Soon is a relative term. But hey, under a week isn't bad, right? Before my promised post about the transition from the hoop skirt of the 1860s to the bustle of the 1880s, I must report on my progress on Vogue 2401. So far I've cut out all the pieces, including interfacing (a sew-in one this time), and lined the bodice pieces. Although the pattern doesn't call for the bodice to be lined, I really think it should be lined if you're using a silky, somewhat thin, material like I am. This has taken quite some time, more than I anticipated. But this part at least is done. Now I can actually start constructing the dress!
On to business...
For a while now I've been interested in how women's fashion got from the humongous hoop skirts of the 1850s-60s to the bustles of the 70s and 80s. How, I ask myself did we get from this:
(Englishwoman's Domestic Magazine, 1862)
(Philadelphia Museum of Art 1875)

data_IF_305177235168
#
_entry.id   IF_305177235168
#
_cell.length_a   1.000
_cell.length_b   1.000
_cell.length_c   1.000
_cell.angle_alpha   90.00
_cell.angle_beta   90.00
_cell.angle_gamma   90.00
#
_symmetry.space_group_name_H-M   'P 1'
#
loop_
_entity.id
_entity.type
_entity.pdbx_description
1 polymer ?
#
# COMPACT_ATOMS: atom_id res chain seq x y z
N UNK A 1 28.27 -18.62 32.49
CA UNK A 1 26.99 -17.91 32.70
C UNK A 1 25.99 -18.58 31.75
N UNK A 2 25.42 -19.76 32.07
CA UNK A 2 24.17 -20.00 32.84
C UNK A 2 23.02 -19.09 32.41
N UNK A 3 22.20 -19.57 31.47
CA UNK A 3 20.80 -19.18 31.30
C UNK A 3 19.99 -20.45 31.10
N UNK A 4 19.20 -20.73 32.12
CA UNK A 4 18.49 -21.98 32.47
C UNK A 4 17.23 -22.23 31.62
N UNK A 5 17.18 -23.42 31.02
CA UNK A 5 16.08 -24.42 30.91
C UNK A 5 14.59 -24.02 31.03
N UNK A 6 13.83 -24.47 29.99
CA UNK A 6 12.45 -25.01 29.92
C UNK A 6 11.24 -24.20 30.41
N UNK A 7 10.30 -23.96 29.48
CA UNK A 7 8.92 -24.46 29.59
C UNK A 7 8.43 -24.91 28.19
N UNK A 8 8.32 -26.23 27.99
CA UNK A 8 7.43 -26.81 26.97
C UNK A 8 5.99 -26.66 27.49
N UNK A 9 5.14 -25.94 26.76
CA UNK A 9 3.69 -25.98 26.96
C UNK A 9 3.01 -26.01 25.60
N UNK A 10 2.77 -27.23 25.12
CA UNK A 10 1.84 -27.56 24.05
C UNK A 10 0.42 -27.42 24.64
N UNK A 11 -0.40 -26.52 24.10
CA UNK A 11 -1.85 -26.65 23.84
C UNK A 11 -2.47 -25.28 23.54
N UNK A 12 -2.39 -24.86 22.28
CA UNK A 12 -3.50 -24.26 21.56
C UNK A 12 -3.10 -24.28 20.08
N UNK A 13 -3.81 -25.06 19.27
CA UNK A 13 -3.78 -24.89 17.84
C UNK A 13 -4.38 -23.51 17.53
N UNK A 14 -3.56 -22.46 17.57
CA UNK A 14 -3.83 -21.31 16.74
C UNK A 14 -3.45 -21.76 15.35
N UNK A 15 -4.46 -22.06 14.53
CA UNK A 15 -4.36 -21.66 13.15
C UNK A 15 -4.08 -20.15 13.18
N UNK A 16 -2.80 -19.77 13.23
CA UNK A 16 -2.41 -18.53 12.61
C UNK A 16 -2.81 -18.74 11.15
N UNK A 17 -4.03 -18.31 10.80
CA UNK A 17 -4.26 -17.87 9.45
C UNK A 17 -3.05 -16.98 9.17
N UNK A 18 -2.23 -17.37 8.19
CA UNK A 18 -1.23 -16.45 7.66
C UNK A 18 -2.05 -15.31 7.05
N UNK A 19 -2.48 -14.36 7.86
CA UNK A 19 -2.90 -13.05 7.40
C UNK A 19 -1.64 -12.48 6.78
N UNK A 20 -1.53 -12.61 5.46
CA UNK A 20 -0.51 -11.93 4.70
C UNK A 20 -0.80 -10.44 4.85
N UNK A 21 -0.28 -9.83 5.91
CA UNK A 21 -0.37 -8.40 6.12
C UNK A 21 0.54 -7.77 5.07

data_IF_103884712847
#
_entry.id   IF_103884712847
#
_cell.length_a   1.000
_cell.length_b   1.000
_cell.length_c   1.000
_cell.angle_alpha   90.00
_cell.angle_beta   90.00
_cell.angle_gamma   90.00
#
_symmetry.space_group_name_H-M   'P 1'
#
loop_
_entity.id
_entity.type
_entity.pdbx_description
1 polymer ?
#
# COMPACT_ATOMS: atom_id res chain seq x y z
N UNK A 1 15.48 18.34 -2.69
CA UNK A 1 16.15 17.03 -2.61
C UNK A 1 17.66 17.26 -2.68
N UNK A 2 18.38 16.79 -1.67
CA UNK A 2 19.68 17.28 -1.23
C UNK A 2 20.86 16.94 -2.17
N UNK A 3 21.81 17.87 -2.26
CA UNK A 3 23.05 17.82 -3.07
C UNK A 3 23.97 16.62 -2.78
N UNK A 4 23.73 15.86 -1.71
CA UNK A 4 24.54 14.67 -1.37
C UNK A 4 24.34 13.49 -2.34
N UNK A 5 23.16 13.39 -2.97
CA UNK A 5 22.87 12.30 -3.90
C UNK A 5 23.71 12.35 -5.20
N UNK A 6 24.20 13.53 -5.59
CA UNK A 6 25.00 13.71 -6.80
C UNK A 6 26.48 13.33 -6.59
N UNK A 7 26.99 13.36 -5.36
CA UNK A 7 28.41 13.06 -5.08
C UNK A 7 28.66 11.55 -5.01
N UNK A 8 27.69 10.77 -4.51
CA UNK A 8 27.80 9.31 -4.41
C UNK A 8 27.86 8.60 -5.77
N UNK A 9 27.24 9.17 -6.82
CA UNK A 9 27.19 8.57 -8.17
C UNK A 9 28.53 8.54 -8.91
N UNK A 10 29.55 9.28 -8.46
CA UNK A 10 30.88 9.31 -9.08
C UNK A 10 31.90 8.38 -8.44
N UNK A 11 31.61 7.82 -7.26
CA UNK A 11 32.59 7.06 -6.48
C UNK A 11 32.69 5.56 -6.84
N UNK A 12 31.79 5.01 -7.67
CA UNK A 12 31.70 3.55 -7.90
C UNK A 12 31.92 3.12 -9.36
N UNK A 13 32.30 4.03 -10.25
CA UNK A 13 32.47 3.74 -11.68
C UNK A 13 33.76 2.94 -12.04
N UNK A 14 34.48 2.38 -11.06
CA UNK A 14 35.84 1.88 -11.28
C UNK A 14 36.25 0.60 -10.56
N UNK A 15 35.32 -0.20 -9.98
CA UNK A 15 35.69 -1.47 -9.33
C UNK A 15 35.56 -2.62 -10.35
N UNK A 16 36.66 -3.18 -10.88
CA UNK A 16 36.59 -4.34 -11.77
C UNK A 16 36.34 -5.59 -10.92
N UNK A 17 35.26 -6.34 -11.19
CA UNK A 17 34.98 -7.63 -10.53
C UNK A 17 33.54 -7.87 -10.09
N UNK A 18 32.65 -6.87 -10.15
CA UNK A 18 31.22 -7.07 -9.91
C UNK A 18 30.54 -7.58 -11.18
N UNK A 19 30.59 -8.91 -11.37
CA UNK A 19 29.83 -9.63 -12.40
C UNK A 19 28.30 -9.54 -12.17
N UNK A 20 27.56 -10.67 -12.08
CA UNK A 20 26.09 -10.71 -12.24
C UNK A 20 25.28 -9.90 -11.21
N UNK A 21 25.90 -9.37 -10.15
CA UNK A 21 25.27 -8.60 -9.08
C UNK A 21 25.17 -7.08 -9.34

Well I found my answer thumbing through Janet's Arnold's Patterns of Fashion Vol. 2.
The answer? The gored skirt.
Gored skirts, its turns out are very versatile. They could be used to create the hoop dresses of the civil war era, (provided a crinoline and/or a hoop was worn) or a nice transition dress this like one:
The difference, aside from the undergarments, would be the shape of the gored panels. A full-blown 1860s dress would have gores that looked more similar in length and overall shape. The transition dress of the late 60s/ early 70s would have had longer gored panels for the back train of the skirt. The front panels would be shorter. This, at least, is what I have ascertained from Ms. Arnold's wonderful sketches in PoF. This it seems, is a trend that carried over into the bustle period. So there ya go, mystery solved!
Now, back to the 1950s!